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Present Life and Eternal Life

July 28th, 2011

And the testimony is this, that God has given us eternal life, and this life is in His Son. He who has the Son has the life; he who does not have the Son of God does not have the life.

1 John 5:11-12

The life that God gives in Christ through faith is assured to be both present and eternal. The verse above says that those who have the Son have life, present tense, and this life is present in the here and now for the believer and it awaits its fulfillment in the life beyond this life in heaven. Only both of these emphases will present the gospel its proper fullness. When either is neglected, the understanding of the gospel will be distorted.

That we receive Christ, our salvation, and “the life,” through faith is clearly and repeatedly taught in Scripture. From John 3:16, “whoever believes,” to Romans 1:16, “salvation to everyone who believes,” to Ephesians 2:8, “by grace are you saved through faith,” the point is repeatedly pounded home.

Yet inconsistencies in the practice of our faith persist. If we were to evaluate the presentation of the gospel along four criteria we would see how some of the misunderstanding and misapplications come about.

Arminian Position emphasizes the obligation of the believer to continue to believe for his salvation, that faith is to be active throughout his life on earth and without faith he will lose his salvation.

Calvinistic Position emphasizes that salvation is achieved and sustained by the hand of God, that an initial encounter with Christ that results in repentance and faith brings the believer to a new position as a child of God and even if he doubts in the future he will not lose his salvation.

Emphasis on heaven and the afterlife stresses the point that we are saved mainly so that we can go to be with Christ after this life.

Emphasis on the fullness of the Spirit, or the here and now, stresses the point that Christ changes our hearts and lives today, filling us with His joy and His life.

Breaking this down we find four options, and I will show my own personal bias toward the Calvinistic position of eternal security.

1. An Arminian doctrine with an emphasis on the afterlife, to the neglect of daily living with Christ, is, in my opinion, the worst of these. It preaches a gospel that gives no assurance of how it can be received, it is the whetting of an appetite for eternity without the assurance of how it can be satisfied. It emphasizes that we must believe and keep on believing but all of our years of faith can be of no consequence if just before our death we no longer believe. This is one of the reasons that many in the past have put off receiving Christ until the very end of their life – if they could, indeed, predict when they would end!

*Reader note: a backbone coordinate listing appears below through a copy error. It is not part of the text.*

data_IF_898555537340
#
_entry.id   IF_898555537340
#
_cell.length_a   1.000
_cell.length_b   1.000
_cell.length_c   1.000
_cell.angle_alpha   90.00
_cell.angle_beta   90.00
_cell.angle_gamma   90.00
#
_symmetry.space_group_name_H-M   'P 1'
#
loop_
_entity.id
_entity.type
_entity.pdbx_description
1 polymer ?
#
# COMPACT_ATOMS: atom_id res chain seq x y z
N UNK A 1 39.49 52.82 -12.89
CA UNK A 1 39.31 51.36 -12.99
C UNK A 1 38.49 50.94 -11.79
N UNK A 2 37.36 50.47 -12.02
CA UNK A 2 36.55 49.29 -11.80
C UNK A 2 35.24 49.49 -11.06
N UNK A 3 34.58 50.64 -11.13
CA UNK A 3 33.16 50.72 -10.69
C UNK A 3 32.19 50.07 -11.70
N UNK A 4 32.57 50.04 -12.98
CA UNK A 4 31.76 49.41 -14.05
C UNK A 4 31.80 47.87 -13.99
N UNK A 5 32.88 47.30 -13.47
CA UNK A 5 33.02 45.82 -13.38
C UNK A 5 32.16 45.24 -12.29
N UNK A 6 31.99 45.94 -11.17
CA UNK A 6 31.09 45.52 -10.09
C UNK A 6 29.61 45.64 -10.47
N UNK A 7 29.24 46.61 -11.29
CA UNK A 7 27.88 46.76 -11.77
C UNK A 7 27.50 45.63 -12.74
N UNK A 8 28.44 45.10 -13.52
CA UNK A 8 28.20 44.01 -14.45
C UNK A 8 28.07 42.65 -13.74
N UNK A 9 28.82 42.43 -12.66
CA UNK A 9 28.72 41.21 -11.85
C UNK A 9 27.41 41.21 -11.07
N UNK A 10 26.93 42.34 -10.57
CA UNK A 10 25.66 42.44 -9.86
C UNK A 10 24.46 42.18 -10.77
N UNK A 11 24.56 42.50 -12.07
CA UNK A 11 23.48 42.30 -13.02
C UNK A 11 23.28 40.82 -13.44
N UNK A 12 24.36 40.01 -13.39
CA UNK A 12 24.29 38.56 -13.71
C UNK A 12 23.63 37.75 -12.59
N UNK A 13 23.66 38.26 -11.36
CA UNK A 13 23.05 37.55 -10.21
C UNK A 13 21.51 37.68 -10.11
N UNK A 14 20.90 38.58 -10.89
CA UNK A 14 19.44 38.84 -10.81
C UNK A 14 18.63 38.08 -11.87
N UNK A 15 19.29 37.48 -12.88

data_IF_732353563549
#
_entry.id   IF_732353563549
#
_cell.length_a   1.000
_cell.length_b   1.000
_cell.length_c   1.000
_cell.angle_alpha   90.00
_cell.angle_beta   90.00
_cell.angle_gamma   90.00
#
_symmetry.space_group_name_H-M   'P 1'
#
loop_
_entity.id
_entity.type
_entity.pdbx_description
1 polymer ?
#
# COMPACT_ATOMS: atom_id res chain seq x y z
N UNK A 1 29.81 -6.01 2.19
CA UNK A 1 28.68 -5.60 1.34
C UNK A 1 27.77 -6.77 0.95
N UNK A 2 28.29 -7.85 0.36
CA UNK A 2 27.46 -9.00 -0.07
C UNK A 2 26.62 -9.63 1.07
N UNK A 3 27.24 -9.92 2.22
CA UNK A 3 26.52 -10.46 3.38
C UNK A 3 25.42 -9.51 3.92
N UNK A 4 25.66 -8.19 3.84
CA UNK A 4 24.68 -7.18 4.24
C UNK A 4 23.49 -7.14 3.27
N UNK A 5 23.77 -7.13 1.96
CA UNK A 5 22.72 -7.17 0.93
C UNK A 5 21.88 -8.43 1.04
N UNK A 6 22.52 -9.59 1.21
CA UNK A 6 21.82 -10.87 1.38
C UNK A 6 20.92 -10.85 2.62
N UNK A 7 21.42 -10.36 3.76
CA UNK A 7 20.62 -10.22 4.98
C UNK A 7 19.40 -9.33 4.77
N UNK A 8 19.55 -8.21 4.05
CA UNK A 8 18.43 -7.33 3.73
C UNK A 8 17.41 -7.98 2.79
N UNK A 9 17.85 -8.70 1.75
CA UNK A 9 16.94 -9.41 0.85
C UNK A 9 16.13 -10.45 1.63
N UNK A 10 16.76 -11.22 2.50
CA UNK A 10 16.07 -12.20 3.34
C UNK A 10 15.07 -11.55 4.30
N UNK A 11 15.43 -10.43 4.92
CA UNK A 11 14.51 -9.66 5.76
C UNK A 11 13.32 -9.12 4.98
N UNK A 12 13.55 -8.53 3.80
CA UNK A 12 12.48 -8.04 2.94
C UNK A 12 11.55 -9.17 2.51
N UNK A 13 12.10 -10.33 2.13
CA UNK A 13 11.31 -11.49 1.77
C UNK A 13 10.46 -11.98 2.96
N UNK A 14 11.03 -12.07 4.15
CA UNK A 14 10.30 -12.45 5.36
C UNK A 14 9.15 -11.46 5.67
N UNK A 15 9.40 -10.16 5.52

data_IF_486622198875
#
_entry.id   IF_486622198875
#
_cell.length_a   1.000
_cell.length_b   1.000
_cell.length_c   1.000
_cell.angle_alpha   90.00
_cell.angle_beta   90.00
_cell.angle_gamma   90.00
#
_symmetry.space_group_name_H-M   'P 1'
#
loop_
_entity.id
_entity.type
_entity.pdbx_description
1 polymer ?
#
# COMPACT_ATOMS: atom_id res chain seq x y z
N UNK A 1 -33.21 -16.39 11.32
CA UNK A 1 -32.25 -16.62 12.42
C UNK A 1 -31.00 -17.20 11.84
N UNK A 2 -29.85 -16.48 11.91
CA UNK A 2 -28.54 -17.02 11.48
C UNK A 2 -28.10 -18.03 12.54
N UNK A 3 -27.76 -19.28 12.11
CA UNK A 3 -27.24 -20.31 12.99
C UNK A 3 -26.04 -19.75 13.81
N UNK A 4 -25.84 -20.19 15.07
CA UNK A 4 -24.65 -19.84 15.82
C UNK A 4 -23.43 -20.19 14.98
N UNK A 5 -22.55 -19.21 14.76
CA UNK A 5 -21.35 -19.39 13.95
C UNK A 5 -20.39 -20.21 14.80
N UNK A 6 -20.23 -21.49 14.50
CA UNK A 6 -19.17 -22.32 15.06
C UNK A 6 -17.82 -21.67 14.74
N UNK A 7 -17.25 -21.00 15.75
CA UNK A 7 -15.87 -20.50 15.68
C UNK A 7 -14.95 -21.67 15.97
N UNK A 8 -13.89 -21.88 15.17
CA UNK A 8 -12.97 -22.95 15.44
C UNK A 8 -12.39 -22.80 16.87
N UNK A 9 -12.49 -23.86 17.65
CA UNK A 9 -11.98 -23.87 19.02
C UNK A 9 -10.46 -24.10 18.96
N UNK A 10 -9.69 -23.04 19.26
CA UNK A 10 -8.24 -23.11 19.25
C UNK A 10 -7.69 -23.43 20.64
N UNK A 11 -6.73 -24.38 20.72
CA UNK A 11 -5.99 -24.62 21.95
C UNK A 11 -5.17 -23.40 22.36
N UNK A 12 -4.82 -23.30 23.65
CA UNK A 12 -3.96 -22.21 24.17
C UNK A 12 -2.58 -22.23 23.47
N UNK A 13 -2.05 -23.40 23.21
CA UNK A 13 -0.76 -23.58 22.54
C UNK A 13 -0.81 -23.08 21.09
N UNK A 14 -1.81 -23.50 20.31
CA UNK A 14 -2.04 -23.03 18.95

2. An Arminian doctrine with an emphasis on the here and now, is more practical, and that is one of the reasons for the attractiveness of the approach, because it presents the necessity of faith in the believer to receive the things of God and to live in the fullness of the Spirit. Yet it also undermines the whole doctrine of the Spirit’s work in us by its emphasis on human response and faith, rather than on the power and sovereignty of God’s Spirit.

3. A Calvinistic doctrine with an overemphasis on the afterlife, to the neglect of living here and now, is the second worst of these, in my opinion. It tends to cheapen salvation, turning it into Bonhoeffer’s “cheap grace,” and leaves people without the expectation that God can bring life and peace into their world today by His Spirit, or that He demands holiness and obedience today. Faith, in the worst case scenario, is seen as little more than mental ascent and not soul commitment and surrender to God.

4. A Calvinistic doctrine with an emphasis on the here and now, is the most practical, reasonable, biblical, and effective. If salvation and afterlife are neglected then the emphasis can produce arrogance in the disciples, as though they are better than anyone else, or constant defeat, because they never measure up to their true potential. If both the effect of salvation in our future and the life we have today can be maintained in the teaching and emphasis, we see that the upward call of God in Christ for the disciple becomes the motivation behind obedience and the receiving and experiencing of the life of Christ today. God will complete what He has begun and this is the hope that encourages growth, develops humble yet confident believers, and keeps us moving forward today and expectant of future and eternal blessings.

Salvation from beginning to end is God’s work and we are, as the Bible tells us, to daily keep our eyes fixed on Christ, “the author and perfecter of faith” (Heb. 12:2).

Prayer:

Lord, thank You for our salvation, for the work You have begun in our hearts when we first believed, for the work that You are doing today, and for the assurance that what You have begun You will complete. Amen.

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